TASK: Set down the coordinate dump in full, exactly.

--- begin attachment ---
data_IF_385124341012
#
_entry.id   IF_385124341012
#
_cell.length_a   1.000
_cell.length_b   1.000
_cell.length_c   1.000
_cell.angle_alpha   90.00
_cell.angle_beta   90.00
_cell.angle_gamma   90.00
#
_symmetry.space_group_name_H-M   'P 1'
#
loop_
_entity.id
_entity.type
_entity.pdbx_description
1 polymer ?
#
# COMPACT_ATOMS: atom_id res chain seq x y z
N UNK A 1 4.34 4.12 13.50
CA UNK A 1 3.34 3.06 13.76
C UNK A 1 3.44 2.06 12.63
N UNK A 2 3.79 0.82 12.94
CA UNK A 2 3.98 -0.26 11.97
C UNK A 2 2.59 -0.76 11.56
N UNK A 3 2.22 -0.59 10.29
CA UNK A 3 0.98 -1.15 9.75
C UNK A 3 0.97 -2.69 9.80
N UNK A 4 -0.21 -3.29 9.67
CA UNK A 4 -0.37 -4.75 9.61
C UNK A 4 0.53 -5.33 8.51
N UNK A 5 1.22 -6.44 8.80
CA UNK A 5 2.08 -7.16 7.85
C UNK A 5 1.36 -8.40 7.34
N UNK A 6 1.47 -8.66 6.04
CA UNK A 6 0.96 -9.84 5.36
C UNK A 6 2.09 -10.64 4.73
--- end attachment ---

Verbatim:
data_IF_385124341012
#
_entry.id   IF_385124341012
#
_cell.length_a   1.000
_cell.length_b   1.000
_cell.length_c   1.000
_cell.angle_alpha   90.00
_cell.angle_beta   90.00
_cell.angle_gamma   90.00
#
_symmetry.space_group_name_H-M   'P 1'
#
loop_
_entity.id
_entity.type
_entity.pdbx_description
1 polymer ?
#
# COMPACT_ATOMS: atom_id res chain seq x y z
N UNK A 1 4.34 4.12 13.50
CA UNK A 1 3.34 3.06 13.76
C UNK A 1 3.44 2.06 12.63
N UNK A 2 3.79 0.82 12.94
CA UNK A 2 3.98 -0.26 11.97
C UNK A 2 2.59 -0.76 11.56
N UNK A 3 2.22 -0.59 10.29
CA UNK A 3 0.98 -1.15 9.75
C UNK A 3 0.97 -2.69 9.80
N UNK A 4 -0.21 -3.29 9.67
CA UNK A 4 -0.37 -4.75 9.61
C UNK A 4 0.53 -5.33 8.51
N UNK A 5 1.22 -6.44 8.80
CA UNK A 5 2.08 -7.16 7.85
C UNK A 5 1.36 -8.40 7.34
N UNK A 6 1.47 -8.66 6.04
CA UNK A 6 0.96 -9.84 5.36
C UNK A 6 2.09 -10.64 4.73